Salient. Victoria University Student Newspaper. Vol. 34, No. 18. October 6 1971
Local Body Stakes
Local Body Stakes
A small but attentive congregation at Victoria University were recently privileged to attend a requiem mass for local body elections in Wellington. Celebrants were His Holiness Sir Francis Kitts, Cardinal A.P. O'Shea and Father D.M. McMillan. A vain attempt to disguise the sombre nature of the occasion as a secular 'election meeting' by all three celebrants was easily perceied by the majority of the audience, which displayed a nostalgic desire to return to more traditional forms of these services.
Mr McMillan, pet shop proprietor ordained in the 'Social Credit' faith, commenced the service in the most irreverent and unholy fashion, by, in effect, discounting the need for clergy in Wellington local body politics. He wanted a city manager, a taxation expert, a minibus feeder service, a monorail and a municipal waste-dispoer. McMillan inadvertently revealed that his schoolboy image was in fact more than skin-deep when he said that the cost of a municipal waste-dispoer was "very difficult to calculate"; a blunder that may cost him his holy orders if it reaches the hierarchy of his own faith.
A strange hush fell over the congregation when a reincarnation of Cordell Hull rose to speak. Unfortunately it was in fact A.P. O'Shea, former Secretary of Federated Farmers, who has emerged from retirement to take Wellington back to nature. Mr. page 5 O'Shea's slogan for these elections' is "Come on Wellington", a gem of originality which should mobilise and radicalise a broad coalition of citizens behind him. In a manner befitting Billy Graham and thus suitable for such a serious religious occasion, he said, "I'm going to ask you young people to give up half a day a year",...to help fill in the deplorable potholes behind the War Memorial. "There's a good deal of altruism about, if I become mayor I'm going to tap it." (Mr O'Shea had earlier revealed that he had already been given a substantial contribution from a friend who was a plutocrat). Mr O'Shea made reference to his long association with the university -"I'm a life member of the Football Club", he said. Although he obviously has no chance of victory as a conservative candidate fighting a conservative mayor, it is to Mr O'Shea's credit, that he managed to provide the only memorable comments of all three candidates.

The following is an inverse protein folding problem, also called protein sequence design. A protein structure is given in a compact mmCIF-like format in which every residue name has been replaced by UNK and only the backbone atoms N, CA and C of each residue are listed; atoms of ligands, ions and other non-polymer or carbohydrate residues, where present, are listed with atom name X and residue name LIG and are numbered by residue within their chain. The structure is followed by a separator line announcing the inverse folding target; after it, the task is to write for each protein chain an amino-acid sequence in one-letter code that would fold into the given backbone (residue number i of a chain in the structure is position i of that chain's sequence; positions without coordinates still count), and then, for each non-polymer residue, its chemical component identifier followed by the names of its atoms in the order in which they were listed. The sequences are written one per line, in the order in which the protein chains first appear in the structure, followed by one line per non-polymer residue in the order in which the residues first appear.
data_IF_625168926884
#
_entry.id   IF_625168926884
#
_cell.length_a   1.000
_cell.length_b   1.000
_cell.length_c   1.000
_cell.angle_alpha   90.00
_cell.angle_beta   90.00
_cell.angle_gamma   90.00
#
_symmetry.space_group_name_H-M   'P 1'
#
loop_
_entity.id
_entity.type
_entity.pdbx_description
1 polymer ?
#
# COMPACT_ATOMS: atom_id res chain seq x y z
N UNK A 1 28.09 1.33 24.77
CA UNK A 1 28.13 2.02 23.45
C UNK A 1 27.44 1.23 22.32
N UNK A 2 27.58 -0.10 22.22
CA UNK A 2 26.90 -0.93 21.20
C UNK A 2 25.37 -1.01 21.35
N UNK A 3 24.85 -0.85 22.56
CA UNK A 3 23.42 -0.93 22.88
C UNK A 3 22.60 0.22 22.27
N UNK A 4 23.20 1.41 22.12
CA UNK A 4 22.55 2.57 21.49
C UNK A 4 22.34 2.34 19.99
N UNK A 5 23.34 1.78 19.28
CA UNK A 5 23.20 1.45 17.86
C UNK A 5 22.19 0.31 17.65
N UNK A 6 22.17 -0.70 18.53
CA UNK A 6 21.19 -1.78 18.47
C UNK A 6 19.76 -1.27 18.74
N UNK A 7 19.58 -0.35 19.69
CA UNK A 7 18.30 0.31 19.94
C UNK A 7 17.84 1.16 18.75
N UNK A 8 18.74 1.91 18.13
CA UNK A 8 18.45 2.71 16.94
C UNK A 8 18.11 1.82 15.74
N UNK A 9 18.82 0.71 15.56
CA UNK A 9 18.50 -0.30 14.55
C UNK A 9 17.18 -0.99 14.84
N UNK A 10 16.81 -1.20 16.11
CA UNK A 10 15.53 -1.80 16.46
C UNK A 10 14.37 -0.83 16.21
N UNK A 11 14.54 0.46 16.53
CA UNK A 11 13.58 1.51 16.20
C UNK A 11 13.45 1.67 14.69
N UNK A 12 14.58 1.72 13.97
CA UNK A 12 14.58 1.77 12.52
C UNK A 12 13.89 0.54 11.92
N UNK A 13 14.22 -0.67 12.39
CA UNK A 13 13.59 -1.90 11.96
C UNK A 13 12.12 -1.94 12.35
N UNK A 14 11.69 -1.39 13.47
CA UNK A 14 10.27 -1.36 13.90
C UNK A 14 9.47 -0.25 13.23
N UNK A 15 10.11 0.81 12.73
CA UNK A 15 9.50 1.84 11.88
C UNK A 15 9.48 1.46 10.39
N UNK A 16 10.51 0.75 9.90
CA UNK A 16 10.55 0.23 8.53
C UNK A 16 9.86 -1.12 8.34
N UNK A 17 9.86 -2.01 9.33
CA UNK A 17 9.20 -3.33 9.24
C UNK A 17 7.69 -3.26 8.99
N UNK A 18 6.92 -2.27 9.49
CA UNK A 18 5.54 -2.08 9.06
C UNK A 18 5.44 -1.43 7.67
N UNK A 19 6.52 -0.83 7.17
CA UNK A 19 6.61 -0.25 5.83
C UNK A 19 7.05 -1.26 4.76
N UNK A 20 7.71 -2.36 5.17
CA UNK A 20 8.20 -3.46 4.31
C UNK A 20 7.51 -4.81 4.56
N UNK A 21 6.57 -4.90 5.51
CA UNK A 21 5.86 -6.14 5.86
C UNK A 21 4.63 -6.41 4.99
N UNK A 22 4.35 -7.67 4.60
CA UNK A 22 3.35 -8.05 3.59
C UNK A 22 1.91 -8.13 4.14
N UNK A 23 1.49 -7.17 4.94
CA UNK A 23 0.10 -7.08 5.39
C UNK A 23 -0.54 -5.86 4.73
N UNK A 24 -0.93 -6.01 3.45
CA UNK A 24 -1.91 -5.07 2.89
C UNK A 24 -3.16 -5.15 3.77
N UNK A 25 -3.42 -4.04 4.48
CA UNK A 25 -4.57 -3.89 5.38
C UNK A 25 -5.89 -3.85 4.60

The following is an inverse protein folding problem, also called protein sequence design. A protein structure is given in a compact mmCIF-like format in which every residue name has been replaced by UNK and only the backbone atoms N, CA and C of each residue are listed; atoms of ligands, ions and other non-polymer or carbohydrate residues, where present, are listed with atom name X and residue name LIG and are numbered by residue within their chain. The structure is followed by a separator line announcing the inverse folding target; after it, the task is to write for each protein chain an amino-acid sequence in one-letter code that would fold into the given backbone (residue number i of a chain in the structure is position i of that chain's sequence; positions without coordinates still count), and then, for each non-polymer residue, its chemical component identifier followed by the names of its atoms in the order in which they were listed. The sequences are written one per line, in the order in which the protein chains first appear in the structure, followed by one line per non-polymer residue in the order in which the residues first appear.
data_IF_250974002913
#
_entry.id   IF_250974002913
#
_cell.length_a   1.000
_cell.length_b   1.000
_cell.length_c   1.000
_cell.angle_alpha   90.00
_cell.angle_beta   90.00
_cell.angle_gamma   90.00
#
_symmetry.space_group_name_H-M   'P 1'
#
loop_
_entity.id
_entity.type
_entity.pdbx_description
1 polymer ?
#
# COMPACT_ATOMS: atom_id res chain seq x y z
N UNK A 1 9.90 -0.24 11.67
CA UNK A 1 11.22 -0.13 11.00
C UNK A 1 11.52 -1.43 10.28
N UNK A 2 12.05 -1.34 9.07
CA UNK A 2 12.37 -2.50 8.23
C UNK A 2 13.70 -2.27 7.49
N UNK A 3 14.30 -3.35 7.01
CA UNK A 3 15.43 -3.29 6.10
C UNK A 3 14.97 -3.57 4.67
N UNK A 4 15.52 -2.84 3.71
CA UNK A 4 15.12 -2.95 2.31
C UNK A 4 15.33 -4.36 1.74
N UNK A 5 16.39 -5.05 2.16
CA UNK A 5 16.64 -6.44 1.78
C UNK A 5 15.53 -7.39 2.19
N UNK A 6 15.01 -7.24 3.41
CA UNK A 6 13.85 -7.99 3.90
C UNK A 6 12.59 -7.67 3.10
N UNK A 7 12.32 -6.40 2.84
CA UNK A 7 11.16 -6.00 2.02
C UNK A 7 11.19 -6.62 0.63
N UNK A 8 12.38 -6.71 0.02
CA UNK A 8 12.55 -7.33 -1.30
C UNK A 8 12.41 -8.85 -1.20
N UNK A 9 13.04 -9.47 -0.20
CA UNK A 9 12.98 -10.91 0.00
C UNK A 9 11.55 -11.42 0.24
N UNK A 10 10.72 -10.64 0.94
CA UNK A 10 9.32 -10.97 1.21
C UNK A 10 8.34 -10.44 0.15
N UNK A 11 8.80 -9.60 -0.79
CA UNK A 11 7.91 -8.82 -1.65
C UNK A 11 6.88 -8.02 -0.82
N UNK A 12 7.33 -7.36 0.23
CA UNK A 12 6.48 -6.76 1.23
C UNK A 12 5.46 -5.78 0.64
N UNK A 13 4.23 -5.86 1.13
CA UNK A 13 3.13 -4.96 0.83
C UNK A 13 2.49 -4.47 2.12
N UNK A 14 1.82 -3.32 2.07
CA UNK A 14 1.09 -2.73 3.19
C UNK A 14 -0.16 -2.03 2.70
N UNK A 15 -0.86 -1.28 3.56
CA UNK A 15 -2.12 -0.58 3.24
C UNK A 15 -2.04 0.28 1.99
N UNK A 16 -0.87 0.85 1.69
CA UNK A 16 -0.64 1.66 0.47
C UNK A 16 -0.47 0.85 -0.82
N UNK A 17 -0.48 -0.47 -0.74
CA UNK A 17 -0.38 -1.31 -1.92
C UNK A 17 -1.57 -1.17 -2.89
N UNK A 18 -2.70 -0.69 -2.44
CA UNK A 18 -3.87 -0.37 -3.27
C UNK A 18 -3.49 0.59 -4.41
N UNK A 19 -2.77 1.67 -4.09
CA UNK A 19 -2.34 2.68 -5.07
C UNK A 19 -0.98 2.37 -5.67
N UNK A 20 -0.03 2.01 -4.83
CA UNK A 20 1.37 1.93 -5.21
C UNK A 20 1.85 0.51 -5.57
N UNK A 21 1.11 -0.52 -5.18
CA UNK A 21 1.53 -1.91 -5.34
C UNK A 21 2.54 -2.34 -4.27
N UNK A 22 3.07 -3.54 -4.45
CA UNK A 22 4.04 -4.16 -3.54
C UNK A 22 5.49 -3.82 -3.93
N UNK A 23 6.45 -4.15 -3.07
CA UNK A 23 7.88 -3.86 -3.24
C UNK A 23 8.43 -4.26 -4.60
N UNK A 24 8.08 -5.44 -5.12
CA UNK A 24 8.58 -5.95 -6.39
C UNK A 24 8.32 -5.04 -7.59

- "I would never run down parks" (answering a question about houses being replaced by parks).
- "I'm always willing to see two points of view - my own and the wrong one" (on his responsiveness to pressure groups).
- "If you all give a hand with the potholes, I'll give a hand too" (Mr O'Shea is sixty-eight years old.)
Doing his by-now tiresome Blossom performance yet again, the present occupant of the Holy See, Sir Francis Kitts struck an unforgiveable blow at intern-denomin-ationalism by appealing to the congregation to return a full Labour ticket onto the Wellington City Council. Out of sixteen members of the Council, he said we have six Labour men. To Graeme Mackay's cry of "What about Olive!?", Sir Francis demonstrated his amazing grasp of biology by retorting, "she does as good a job as most men; better than you." If you want direct representation on the council, he cried, "give us David Shand and Warwick McKeen." Sadly there were no offers. After an historical discussion of the great Labour Councillors of the past, including Bob Semple and Peter Fraser, Kitts surprisingly referred to the Labour Party's policy. However to the relief of the congregation, be only talked about the great deal of study and sound ideas that had gone into it and did not, thank God, mention what the policy was. Once again, Kitts demonstrated his ability to get to the guts of any problem, when he exclaimed that the biggest problem confronting Wellington City was one of money. He promised to put pressure on the Government for additional sources of revenue, a promise which might well come true if the present supply of dwarfs in the Cabinet is not speedily replaced.
While it is definitely the responsibility of any 'election' commentator to suggest whom to vote for, I sadly urge all voters to stay away from the polls on October 9th. The method of appointing the incumbent to the Holy See of Wellington must be changed and be made, as it always should have been; in Rome. - R.I.P.